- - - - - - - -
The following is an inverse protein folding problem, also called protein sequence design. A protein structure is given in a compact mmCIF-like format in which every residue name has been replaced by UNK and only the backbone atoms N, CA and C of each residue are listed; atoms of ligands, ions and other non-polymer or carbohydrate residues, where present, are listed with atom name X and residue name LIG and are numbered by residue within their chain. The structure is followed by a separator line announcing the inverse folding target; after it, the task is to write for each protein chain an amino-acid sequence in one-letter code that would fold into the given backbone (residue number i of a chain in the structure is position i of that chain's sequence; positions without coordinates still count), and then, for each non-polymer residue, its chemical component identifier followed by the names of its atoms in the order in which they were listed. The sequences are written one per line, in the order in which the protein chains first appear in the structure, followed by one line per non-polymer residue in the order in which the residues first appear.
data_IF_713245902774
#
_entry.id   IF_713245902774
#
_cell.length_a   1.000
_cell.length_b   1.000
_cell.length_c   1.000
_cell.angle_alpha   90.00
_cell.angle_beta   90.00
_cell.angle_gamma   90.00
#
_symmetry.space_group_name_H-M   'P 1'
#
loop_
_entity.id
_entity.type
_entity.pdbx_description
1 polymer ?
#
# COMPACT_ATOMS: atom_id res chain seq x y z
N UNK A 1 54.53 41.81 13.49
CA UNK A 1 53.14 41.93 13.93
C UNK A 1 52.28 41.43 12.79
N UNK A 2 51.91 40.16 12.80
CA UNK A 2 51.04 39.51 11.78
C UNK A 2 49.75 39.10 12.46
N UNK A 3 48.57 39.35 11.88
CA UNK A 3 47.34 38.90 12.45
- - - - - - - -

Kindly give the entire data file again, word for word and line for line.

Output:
The following is an inverse protein folding problem, also called protein sequence design. A protein structure is given in a compact mmCIF-like format in which every residue name has been replaced by UNK and only the backbone atoms N, CA and C of each residue are listed; atoms of ligands, ions and other non-polymer or carbohydrate residues, where present, are listed with atom name X and residue name LIG and are numbered by residue within their chain. The structure is followed by a separator line announcing the inverse folding target; after it, the task is to write for each protein chain an amino-acid sequence in one-letter code that would fold into the given backbone (residue number i of a chain in the structure is position i of that chain's sequence; positions without coordinates still count), and then, for each non-polymer residue, its chemical component identifier followed by the names of its atoms in the order in which they were listed. The sequences are written one per line, in the order in which the protein chains first appear in the structure, followed by one line per non-polymer residue in the order in which the residues first appear.
data_IF_713245902774
#
_entry.id   IF_713245902774
#
_cell.length_a   1.000
_cell.length_b   1.000
_cell.length_c   1.000
_cell.angle_alpha   90.00
_cell.angle_beta   90.00
_cell.angle_gamma   90.00
#
_symmetry.space_group_name_H-M   'P 1'
#
loop_
_entity.id
_entity.type
_entity.pdbx_description
1 polymer ?
#
# COMPACT_ATOMS: atom_id res chain seq x y z
N UNK A 1 54.53 41.81 13.49
CA UNK A 1 53.14 41.93 13.93
C UNK A 1 52.28 41.43 12.79
N UNK A 2 51.91 40.16 12.80
CA UNK A 2 51.04 39.51 11.78
C UNK A 2 49.75 39.10 12.46
N UNK A 3 48.57 39.35 11.88
CA UNK A 3 47.34 38.90 12.45